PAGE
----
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There, I Said It: I Like Tom Cruise

Virtually all academics I know, especially women, abhor the Hollywood star.

Kelli Marshall
5 min readMay 13, 2015


I like Tom Cruise. I wouldn’t call myself a die-hard fan. For instance, I’ve not seen all of his films, I don’t buy magazines that feature stories about him, and I don’t subscribe to Tom Cruise fansites or tags that bear his name on Tumblr.

But I like Tom Cruise. Always have.

Why I’ve No Beef with Tom Cruise

One reason I like Tom Cruise, I suppose, is that I’ve been with him since the beginning. I was there for Cruise’s early roles in The Outsiders (1983) and Legend (1985). I was there when Cruise shot to stardom after the release of Top Gun (1986).

Sidenote: the first sex scene I ever saw was Top Gun’s. My dad is a pilot, so we were all sure as hell going to see that movie, on the big screen, with jet-engines and Kenny Loggins blasting us in surround sound. My brother (age 9) and I (age 11) sat in the row ahead of my parents. All was fine until “Take My Breath Away,” that blue lighting, and those tongues filled the screen.

Embarrassed is way too mild a word for the way my brother and I felt during that scene — which, incidentally, seemed to last for 20 minutes. In reality, the scene — voted Tom Cruise’s Best Onscreen Sex Scene btw — is less than 30 seconds. But I digress…

I was also there during the peak of Tom Cruise’s career in the late ’80s and ’90s when he (co)starred in Rain Man (1988), A Few Good Men (1992), and Jerry Maguire (1996).

And while I was NOT there for Eyes Wide Shut (1999) — I don’t like Kubrick — I’ve experienced most of Cruise’s Mission Impossibles as well as his turns in Collateral (2004), War of the Worlds (2005), Tropic Thunder (2008), Rock of Ages (2012), Jack Reacher (2012), and Edge of Tomorrow (2014). To date, I’ve seen 25 of his 38 films.

Other reasons I’ve no beef with Tom Cruise:

Even Tom Cruise’s Teeth Freak Out Academics

Virtually all of the academics I know, especially women, abhor Tom Cruise. They see him as a(nother) weird Scientologist, a closeted gay man, a fake husband, and/or a surrogate father. They regard “post-TomKat” Cruise especially as “skeevy,” “Level-15 creepy,” and someone who “freaks me the hell out.”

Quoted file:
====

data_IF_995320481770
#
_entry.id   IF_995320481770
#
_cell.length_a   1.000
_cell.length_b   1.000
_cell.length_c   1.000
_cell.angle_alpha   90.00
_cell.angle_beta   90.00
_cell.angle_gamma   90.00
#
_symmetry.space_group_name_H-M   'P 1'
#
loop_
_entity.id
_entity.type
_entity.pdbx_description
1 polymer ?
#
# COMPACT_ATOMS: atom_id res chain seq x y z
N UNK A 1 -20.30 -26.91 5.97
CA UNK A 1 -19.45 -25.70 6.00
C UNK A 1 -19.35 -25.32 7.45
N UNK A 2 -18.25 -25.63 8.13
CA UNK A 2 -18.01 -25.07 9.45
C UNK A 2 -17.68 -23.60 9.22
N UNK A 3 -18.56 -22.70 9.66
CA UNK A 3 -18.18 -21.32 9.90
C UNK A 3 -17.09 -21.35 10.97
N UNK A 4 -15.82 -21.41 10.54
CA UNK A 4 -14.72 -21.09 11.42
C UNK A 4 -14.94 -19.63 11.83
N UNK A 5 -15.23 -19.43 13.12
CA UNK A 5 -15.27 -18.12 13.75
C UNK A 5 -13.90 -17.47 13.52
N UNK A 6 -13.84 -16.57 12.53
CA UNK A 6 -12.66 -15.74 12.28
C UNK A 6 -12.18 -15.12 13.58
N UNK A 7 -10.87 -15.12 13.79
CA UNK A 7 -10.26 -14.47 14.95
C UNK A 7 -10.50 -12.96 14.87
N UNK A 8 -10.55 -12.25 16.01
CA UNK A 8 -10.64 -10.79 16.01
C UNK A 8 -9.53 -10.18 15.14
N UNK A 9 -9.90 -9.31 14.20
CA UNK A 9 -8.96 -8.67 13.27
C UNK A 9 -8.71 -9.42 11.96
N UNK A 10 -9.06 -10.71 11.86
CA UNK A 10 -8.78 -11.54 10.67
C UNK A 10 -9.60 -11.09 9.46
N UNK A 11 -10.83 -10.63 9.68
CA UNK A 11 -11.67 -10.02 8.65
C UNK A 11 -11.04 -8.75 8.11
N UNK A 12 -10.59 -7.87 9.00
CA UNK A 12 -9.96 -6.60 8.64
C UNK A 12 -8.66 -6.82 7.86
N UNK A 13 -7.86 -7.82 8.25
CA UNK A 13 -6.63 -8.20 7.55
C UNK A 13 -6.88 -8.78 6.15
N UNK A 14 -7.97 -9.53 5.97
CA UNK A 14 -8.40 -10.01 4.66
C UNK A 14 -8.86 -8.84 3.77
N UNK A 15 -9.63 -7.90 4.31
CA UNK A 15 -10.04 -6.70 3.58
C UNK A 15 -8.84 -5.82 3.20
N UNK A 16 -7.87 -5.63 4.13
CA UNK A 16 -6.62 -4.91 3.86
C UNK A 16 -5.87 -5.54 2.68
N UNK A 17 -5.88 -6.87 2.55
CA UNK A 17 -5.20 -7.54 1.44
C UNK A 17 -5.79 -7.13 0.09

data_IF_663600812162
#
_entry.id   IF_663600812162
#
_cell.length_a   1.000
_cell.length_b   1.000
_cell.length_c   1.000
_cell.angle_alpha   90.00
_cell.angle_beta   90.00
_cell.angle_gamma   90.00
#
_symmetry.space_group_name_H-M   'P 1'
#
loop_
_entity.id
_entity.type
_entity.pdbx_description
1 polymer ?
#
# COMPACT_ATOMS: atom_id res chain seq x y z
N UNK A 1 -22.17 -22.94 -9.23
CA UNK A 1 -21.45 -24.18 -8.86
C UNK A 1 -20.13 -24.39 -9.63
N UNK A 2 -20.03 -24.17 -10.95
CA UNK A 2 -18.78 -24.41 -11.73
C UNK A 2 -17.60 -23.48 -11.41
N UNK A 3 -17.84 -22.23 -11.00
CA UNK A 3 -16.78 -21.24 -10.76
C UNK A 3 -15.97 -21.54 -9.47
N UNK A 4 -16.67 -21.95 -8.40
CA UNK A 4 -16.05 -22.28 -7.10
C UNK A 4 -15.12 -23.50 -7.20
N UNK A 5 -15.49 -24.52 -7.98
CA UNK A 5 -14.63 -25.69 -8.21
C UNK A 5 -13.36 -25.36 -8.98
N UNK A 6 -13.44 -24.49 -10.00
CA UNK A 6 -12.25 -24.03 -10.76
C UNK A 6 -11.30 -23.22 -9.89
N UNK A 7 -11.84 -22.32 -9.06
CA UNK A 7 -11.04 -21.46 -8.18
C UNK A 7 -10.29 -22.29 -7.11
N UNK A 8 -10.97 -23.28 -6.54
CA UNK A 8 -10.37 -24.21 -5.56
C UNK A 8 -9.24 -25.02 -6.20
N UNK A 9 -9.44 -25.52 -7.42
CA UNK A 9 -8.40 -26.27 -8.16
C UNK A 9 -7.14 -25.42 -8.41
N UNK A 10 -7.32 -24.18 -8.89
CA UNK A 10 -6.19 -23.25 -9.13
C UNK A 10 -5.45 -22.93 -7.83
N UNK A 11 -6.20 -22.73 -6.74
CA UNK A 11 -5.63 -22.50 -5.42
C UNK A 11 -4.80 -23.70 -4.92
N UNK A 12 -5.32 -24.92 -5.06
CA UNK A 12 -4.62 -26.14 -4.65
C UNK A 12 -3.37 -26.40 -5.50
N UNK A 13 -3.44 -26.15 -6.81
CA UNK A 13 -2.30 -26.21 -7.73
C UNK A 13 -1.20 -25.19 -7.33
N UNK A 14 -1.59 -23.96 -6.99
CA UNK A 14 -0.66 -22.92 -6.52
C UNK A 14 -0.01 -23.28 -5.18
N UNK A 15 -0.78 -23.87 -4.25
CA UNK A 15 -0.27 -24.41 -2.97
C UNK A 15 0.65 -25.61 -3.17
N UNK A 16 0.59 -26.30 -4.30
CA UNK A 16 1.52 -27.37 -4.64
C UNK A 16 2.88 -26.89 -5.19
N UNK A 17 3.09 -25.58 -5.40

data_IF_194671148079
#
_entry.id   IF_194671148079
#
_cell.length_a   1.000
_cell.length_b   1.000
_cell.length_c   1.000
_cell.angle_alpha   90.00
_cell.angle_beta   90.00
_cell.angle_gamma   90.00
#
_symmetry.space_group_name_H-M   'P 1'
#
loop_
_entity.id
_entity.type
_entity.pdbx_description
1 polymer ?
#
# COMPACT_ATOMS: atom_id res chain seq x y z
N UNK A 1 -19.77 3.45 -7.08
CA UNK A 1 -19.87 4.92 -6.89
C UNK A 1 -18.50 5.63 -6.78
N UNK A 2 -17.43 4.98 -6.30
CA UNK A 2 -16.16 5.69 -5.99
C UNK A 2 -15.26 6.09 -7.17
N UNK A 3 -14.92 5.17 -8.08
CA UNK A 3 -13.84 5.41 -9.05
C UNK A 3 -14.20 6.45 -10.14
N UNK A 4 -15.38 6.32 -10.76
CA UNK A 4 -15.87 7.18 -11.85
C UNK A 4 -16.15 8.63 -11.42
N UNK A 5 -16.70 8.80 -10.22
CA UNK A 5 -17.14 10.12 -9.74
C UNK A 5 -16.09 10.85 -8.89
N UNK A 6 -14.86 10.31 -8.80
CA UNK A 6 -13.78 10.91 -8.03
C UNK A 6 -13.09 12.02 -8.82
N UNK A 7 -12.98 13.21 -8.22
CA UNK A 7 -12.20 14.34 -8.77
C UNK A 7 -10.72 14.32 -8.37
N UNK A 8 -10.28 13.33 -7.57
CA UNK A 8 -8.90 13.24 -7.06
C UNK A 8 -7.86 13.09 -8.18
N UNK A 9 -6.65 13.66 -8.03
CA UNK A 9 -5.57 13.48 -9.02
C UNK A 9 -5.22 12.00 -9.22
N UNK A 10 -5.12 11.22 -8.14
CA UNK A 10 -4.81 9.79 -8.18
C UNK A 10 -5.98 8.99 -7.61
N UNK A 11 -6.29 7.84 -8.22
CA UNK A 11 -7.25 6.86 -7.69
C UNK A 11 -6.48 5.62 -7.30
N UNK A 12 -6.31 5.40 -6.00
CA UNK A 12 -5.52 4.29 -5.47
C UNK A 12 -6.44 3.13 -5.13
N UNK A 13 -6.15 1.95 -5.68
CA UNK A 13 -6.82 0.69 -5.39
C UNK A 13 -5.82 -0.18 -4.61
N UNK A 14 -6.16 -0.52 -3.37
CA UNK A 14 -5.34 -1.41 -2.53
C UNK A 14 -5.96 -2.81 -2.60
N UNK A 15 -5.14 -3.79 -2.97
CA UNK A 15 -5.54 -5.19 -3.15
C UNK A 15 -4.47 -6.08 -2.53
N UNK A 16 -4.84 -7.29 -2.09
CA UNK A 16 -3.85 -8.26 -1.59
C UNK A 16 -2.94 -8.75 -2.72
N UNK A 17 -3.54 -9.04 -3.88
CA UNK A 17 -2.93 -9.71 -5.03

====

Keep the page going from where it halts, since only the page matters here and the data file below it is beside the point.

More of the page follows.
So yeah, when my colleagues disseminate disparaging lists like “Tom Cruise’s Right Front Tooth Is In the Center of His Mouth,” I’m the only one to respond with, “That crooked front tooth gave me, uh, feelings as I watched it smile at me in Top Gun.

Similarly, after Mission: Impossible 4, I was the only academic in my crowd to tweet that Cruise “still knows how to rock a navy-blue suit.” The responses: “ewwwwww” and “blech.”

Mr. Cruise rockin’ his suit in Mission Impossible 4.

On one level, I understand my colleagues’ sentiments. They dislike Tom Cruise (I am assuming a bit here) because they know too much about and have the skills to analyze critically his extratextual persona — those moments of his life that occur offscreen, e.g., couch-jumping appearances on Oprah, paparazzi photos, calling Matt Lauer “glib,” magazine shoots, tweets, and most recently, his clips in HBO’s Going Clear: Scientology and the Prison of Belief, etc.

And particularly of late, Cruise’s extratextual persona is, admittedly, bizarre and unattractive. But it is something I have chosen to overlook.

On Ignoring and Pardoning Celebrities

I don’t pardon all celebrities this way. For example, I dislike Kristen Stewart because of her obvious aversion to some of the expected duties of Hollywood stardom like junkets and late-night interviews. Stewart hates doing these things, and it’s obvious that she hates them. And yeah, while perhaps petty, because of this, I don’t care for Stewart.

I feel the same about post-1990s Warren Beatty — not Bonnie and Clyde-era Beatty, mind you. Ever since I learned that Beatty (presumably) referred to Katharine Hepburn’s 85-year-old face as “a fruitcake” and tried “to woo” her to act in Love Story (1994) with the line, “If I had only met you 30 years ago,” my admiration for Mr. Beatty withered quickly.

See also actors like Christian Bale who become anorexic for roles, all in the name of “Method acting.” I’ve no admiration for that either.

Bale in The Fighter (2010), Beatty and Hepburn in Love Story (1994), and Stewart on a talk show.

There are, however, some celebrities like Tom Cruise, whose extratextual personas I have chosen to ignore. See, for example, Jack Nicholson, Patricia Heaton, Gwyneth Paltrow, and David Letterman. On the whole, I disagree with these stars’ words, morals, philandering, and/or politics.

But again, I choose to disregard those things in favor of their work, on-air personality, and/or physical appearance. Such is the complicated world of stardom.

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Kelli Marshall

​Ph.D. Writer-editor. Southerner. ​Gene Kelly fan. Curator/editor of @OuttakeThe on @Medium.